Crime Statistics – May 2018

For the month of May 2018, please find below an Excel file containing crime stats from Bedfordshire Police.  As usual they have been sanitised so that people or houses cannot be identified. Due to administration issues the data set relates to the period 25th April to 29 May 2018.

The database does not record ASB’s (Anti – Social Behaviour)

Crime related to Biddenham and Great Denham is highlighted in yellow:-Crime stats sanitised May 2018


Police Issue Burglary Advice During Hot Weather

We are urging residents to consider home security during hot weather.

As we enter the peak summer period, burglars may take advantage of unlocked doors or open windows – a property that presents itself as insecure is far more likely to be targeted than one which is properly secured.

Please take don’t leave ground floor windows or doors open or unlocked, and ensure they are closed and locked when you go to bed at night. It only takes a second for a thief to enter a home and take things, often without being noticed.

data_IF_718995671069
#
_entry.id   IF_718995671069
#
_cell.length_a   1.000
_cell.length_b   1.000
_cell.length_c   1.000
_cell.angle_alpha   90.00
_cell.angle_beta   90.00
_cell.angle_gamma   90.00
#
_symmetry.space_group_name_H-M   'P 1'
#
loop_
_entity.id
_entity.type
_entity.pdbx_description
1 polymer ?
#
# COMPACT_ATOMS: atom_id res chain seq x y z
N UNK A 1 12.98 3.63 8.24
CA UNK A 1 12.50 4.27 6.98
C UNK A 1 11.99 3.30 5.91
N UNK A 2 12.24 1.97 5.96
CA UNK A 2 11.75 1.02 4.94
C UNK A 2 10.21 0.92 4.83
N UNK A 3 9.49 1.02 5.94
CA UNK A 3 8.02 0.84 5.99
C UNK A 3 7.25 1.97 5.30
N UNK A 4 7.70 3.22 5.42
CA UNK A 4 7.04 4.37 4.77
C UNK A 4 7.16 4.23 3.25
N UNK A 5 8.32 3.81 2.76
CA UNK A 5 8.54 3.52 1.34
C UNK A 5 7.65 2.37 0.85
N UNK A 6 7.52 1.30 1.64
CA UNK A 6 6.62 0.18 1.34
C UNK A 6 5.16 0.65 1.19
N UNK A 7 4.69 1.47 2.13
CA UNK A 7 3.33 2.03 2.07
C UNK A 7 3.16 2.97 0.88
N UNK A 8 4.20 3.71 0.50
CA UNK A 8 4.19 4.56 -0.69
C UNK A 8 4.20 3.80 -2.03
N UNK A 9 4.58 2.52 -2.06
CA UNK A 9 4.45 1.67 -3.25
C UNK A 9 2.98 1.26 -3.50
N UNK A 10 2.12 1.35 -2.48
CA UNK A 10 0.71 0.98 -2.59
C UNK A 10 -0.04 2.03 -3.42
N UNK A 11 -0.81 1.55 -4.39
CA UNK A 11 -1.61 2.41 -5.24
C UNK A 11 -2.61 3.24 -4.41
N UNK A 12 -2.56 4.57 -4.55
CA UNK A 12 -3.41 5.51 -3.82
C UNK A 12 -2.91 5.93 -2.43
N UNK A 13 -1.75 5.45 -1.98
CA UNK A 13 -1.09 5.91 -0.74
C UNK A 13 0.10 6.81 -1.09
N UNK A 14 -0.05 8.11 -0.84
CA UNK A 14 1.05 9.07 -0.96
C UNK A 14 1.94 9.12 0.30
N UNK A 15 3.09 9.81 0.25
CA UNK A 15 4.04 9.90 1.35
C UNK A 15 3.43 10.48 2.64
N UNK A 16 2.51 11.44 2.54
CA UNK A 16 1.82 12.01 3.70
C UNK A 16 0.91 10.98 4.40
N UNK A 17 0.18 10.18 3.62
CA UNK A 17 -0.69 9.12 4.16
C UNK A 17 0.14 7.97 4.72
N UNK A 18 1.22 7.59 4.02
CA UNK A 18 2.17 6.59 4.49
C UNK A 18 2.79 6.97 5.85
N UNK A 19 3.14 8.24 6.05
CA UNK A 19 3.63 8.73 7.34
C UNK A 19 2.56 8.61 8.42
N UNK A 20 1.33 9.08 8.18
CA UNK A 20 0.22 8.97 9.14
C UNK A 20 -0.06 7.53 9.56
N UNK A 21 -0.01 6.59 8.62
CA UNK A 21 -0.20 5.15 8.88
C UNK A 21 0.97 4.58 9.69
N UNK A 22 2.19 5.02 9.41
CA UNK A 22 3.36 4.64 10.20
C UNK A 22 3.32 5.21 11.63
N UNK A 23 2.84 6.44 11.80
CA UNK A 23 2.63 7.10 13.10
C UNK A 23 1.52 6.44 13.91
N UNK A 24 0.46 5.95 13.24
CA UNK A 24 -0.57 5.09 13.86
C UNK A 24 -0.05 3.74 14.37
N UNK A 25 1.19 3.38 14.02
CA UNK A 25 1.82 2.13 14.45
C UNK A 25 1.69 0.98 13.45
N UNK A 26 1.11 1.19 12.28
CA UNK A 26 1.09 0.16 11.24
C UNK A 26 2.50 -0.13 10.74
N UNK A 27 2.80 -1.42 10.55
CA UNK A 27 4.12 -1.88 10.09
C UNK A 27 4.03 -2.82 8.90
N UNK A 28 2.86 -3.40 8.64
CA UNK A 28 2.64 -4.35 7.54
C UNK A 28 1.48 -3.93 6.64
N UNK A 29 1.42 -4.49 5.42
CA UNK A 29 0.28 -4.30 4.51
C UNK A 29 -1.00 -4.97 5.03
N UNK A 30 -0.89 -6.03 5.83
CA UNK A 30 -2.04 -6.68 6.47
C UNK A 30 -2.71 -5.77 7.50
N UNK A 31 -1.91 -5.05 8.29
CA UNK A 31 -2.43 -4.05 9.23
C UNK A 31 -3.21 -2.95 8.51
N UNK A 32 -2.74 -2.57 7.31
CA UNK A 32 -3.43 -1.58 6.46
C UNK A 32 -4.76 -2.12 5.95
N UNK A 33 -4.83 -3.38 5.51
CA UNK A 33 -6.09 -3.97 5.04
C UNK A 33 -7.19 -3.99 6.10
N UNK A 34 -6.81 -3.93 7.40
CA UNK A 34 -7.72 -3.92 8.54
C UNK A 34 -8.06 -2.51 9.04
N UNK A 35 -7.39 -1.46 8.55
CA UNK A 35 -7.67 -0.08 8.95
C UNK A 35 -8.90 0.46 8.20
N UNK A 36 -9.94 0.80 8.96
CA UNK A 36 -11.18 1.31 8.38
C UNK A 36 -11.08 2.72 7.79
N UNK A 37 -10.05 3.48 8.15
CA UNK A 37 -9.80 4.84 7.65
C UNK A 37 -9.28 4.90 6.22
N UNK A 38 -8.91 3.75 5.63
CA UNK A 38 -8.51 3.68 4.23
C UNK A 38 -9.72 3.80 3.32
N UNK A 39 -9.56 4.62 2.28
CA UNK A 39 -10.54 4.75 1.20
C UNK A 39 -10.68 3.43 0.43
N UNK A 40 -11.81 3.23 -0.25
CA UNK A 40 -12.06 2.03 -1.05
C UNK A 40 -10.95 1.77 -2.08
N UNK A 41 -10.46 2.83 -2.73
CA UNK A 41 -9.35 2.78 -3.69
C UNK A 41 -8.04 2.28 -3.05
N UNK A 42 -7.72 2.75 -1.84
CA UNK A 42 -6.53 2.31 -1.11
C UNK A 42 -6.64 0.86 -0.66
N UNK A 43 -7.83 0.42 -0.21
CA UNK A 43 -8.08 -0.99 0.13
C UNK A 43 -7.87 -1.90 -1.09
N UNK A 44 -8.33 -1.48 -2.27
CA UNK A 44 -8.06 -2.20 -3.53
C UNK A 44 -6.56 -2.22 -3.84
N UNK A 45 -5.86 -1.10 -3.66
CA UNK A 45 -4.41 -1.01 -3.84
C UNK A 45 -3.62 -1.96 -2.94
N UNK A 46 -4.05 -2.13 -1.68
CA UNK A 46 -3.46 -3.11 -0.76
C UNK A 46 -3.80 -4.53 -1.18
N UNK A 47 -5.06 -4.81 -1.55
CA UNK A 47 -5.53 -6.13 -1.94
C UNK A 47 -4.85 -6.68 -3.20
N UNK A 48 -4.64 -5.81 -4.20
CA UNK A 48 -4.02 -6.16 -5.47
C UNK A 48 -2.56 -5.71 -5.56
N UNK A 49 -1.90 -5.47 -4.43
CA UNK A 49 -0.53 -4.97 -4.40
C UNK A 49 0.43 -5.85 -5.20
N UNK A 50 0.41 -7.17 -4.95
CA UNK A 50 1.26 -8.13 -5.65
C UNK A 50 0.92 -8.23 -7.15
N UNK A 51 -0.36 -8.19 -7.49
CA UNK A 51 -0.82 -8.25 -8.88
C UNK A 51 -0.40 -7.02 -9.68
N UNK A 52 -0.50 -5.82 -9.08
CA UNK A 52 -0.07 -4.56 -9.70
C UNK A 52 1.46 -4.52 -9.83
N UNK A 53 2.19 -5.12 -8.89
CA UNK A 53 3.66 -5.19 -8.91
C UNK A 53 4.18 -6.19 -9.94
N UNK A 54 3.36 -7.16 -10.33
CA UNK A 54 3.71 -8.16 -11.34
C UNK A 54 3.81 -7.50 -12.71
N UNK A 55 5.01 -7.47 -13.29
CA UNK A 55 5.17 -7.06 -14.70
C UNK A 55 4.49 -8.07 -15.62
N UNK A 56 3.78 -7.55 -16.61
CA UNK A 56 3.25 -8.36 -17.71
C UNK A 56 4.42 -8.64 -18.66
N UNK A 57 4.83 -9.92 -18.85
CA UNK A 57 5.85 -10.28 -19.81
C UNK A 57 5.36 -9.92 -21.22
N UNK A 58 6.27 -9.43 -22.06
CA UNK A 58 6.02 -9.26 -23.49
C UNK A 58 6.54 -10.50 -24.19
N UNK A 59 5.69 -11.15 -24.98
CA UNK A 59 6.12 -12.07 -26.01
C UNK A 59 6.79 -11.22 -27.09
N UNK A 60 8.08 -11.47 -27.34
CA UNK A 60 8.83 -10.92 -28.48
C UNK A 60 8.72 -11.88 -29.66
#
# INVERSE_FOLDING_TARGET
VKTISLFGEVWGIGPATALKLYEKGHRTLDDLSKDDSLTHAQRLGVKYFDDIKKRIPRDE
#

Further advice to keep homes secure over the summer includes:

• Always close and lock windows and doors when leaving the property – even a small open window could entice a burglar.
• Keep car and house keys out of sight and away from windows and doors.
• If you’re in the garden, make sure windows and doors at the front of the property are secure.
• Do not leave valuables on display through windows.
• Ensure that any side entrance is secure, locked and not easy to climb over, even when someone is at home.
• Consider installing a visible security light or alarm to deter criminals.
• Going on holiday? Make arrangements to make sure the house appears occupied whilst it’s unoccupied. Put lights on a timer or ask a neighbour to come and pick up mail and draw curtains. Don’t advertise being on holiday on social media.

Detective Inspector Andy Southam said: “Now we’re approaching summer, everyone is keen to make the most of the hot weather. But burglars are also keen to make the most of open windows, and that’s why we’re issuing this advice. I am urging people to remain vigilant throughout the summer months, and I hope that by taking these steps people will be able to make their homes less appealing to offenders.